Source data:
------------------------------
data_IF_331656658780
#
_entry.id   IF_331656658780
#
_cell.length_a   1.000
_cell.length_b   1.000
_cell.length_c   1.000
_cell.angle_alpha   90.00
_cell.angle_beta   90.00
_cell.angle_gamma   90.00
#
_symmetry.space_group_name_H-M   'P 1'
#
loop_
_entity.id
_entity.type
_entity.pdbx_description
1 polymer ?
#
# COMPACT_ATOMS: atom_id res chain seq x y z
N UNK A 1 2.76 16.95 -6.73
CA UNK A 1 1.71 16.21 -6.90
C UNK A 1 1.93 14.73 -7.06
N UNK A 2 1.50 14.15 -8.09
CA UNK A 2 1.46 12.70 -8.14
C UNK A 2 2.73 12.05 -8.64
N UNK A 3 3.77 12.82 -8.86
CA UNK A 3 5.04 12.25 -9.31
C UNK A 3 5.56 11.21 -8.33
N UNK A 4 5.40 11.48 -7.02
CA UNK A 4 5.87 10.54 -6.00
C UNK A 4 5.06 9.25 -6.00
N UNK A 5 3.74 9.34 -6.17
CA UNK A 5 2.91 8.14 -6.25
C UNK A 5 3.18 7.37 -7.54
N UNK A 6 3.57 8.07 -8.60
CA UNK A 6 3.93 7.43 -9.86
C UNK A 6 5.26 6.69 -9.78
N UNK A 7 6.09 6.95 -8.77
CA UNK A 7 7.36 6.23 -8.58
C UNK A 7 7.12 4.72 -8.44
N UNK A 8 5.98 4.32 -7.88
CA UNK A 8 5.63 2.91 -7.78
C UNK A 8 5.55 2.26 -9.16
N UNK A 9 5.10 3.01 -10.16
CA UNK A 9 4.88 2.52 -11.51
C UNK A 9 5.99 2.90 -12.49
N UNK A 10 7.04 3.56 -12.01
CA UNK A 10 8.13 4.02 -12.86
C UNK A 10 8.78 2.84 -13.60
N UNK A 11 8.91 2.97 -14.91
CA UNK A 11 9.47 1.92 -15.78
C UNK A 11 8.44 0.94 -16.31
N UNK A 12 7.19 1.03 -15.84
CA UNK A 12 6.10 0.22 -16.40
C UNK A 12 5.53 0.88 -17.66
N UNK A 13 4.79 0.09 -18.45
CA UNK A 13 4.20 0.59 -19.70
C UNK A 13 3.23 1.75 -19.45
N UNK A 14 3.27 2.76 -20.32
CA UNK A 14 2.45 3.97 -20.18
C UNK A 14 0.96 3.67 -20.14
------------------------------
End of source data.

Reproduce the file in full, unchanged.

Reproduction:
data_IF_331656658780
#
_entry.id   IF_331656658780
#
_cell.length_a   1.000
_cell.length_b   1.000
_cell.length_c   1.000
_cell.angle_alpha   90.00
_cell.angle_beta   90.00
_cell.angle_gamma   90.00
#
_symmetry.space_group_name_H-M   'P 1'
#
loop_
_entity.id
_entity.type
_entity.pdbx_description
1 polymer ?
#
# COMPACT_ATOMS: atom_id res chain seq x y z
N UNK A 1 2.76 16.95 -6.73
CA UNK A 1 1.71 16.21 -6.90
C UNK A 1 1.93 14.73 -7.06
N UNK A 2 1.50 14.15 -8.09
CA UNK A 2 1.46 12.70 -8.14
C UNK A 2 2.73 12.05 -8.64
N UNK A 3 3.77 12.82 -8.86
CA UNK A 3 5.04 12.25 -9.31
C UNK A 3 5.56 11.21 -8.33
N UNK A 4 5.40 11.48 -7.02
CA UNK A 4 5.87 10.54 -6.00
C UNK A 4 5.06 9.25 -6.00
N UNK A 5 3.74 9.34 -6.17
CA UNK A 5 2.91 8.14 -6.25
C UNK A 5 3.18 7.37 -7.54
N UNK A 6 3.57 8.07 -8.60
CA UNK A 6 3.93 7.43 -9.86
C UNK A 6 5.26 6.69 -9.78
N UNK A 7 6.09 6.95 -8.77
CA UNK A 7 7.36 6.23 -8.58
C UNK A 7 7.12 4.72 -8.44
N UNK A 8 5.98 4.32 -7.88
CA UNK A 8 5.63 2.91 -7.78
C UNK A 8 5.55 2.26 -9.16
N UNK A 9 5.10 3.01 -10.16
CA UNK A 9 4.88 2.52 -11.51
C UNK A 9 5.99 2.90 -12.49
N UNK A 10 7.04 3.56 -12.01
CA UNK A 10 8.13 4.02 -12.86
C UNK A 10 8.78 2.84 -13.60
N UNK A 11 8.91 2.97 -14.91
CA UNK A 11 9.47 1.92 -15.78
C UNK A 11 8.44 0.94 -16.31
N UNK A 12 7.19 1.03 -15.84
CA UNK A 12 6.10 0.22 -16.40
C UNK A 12 5.53 0.88 -17.66
N UNK A 13 4.79 0.09 -18.45
CA UNK A 13 4.20 0.59 -19.70
C UNK A 13 3.23 1.75 -19.45
N UNK A 14 3.27 2.76 -20.32
CA UNK A 14 2.45 3.97 -20.18
C UNK A 14 0.96 3.67 -20.14